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You are the F1 working on the cardiology ward. You have been asked to review Omar, a 74 year old man who is recovering after a recent operation on his heart. Please take a focussed history of his presenting complaint, including how he has been recovering since his operation, and perform a relevant examination. His regular medications include: • Aspirin 75mg OD • Bisoprolol 5mg OD • Ramipril 10mg OD • Atorvastatin 40mg ON • Gliclazide 160mg OD • Metformin 1g BD • Tamsulosin MR 400micrograms OD • Allopurinol 300mg OD

You are Omar, a 74 year old man who is recovering in hospital following recent surgery to your heart. HPC: You’ve been in hospital 6 days now, and feel like you’re recovering well. You were initially brought in with horrible chest pain. It started while you were walking in the park with your wife and grandson. It felt like someone had put a lead weight on your chest that was crushing you. It radiated up to your neck but nowhere else. You felt very dizzy, short of breath and sweaty. You’ve had angina over the years, but it’s never felt this bad before. You sat down on a bench to catch your breath, but the pain didn’t settle, and your angina spray you always carry with you didn’t help either. At that point you were really worried, and your wife called an ambulance because she said you looked ‘grey’ and as if you were about to faint. You don’t really remember much about what happened after the ambulance came, but you know you were rushed into surgery very quickly. The doctors told you they have put some tubes in somewhere. Since then you’ve been recovering on the cardiology ward. You’ve started getting up and about with the physiotherapists and feel like you’re doing well. You felt a bit sore and shakey at first but that’s settling now. You wrist, where they went in, is sore under the dressing and did ooze a little blood on the first day, but that has now stopped. You developed a chesty cough the day before yesterday and have been a bit feverish. The doctors think you might have picked up a chest infection. They started you on some tablet antibiotics, and you are already feeling better. The only real problem is the food, the vegetarian options are dreadful – so you’ve been getting you wife to bring in some of her cooking instead. ICE: You thought you were having a heart attack, and you were genuinely scared the ambulance wouldn’t reach you in time. You thought you might need an operation, as your brother had to have one last year when he had a heart attack. PMH: Angina, type 2 diabetes (which you’re on tablets for), gout, high blood pressure and an enlarged prostate. FH: You older brother died of a heart attack 5 years ago when he was 71. Your younger brother had a heart attack last year at 61. You’re pretty sure most of your father’s family had heart problems as well. You remember him having heart problems even in his 40s. SH: You smoke 5 cigarettes a day, and have cut down from over a pack a day since you started getting angina. But now you’re going to stop. You don’t drink alcohol. You are a vegetarian. You live with your wife and have lots of family nearby, but have no carers. You usually walk around the shops without stopping, without a stick or anything like that, except when your gout flares up. You own a carpet shop in the town centre with your family, but have essentially retired now and your sons do most of the work. Medications: You’re not really sure what you take each day, as they come in a weekly box from the chemist. You know you have aspirin in there, and a few other tablets for your heart. You also have your spray for when you have angina. You are allergic to a blood pressure tablet beginning with ‘A’, which gave you really swollen ankles. If the doctor offers the name ‘amlodipine’ you will agree that was the name of the tablet you were allergic to.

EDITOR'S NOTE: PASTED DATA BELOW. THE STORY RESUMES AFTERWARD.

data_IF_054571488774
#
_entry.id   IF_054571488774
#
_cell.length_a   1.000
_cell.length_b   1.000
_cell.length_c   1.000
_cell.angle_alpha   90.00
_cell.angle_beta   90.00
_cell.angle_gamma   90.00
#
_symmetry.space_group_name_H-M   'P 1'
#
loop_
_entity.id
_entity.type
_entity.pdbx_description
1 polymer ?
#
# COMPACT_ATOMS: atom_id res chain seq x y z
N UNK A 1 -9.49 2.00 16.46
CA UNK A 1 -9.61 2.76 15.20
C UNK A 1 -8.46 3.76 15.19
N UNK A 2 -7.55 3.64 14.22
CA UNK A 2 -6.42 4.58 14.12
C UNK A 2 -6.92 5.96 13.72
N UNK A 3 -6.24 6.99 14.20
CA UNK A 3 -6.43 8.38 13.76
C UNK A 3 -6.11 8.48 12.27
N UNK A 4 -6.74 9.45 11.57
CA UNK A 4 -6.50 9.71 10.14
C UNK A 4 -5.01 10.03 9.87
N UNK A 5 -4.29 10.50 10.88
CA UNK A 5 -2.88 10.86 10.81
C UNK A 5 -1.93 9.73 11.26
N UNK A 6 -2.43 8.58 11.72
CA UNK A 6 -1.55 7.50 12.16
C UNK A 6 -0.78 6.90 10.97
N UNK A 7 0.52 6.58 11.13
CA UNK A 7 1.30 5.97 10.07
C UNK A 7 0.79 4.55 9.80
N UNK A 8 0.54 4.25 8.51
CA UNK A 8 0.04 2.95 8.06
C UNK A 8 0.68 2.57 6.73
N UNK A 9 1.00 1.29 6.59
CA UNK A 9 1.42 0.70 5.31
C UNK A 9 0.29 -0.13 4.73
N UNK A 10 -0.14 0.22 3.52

Students should cover both the history of the cardiac sounding chest pain, and the recovery period post operatively. They should consider acute coronary syndrome in their differential for the chest pain, and hospital acquired pneumonia or atelectasis for the poste operative complications. Students will likely perform a cardiac examination. Positive findings would include a dressing over the right radial artery, normal heart sounds, reduced air entry on the left base with coarse creps, and mild pitting oedema to the feet bilaterally. Questions you may wish to consider asking students include: • What are the indications for PCI? • What are common post-operative complications? • How should this man be managed long term with regards to his cardiovascular risk? • Which members of the MDT should be involved in his care? • What risk factors can you identify for cardiovascular disease in this case?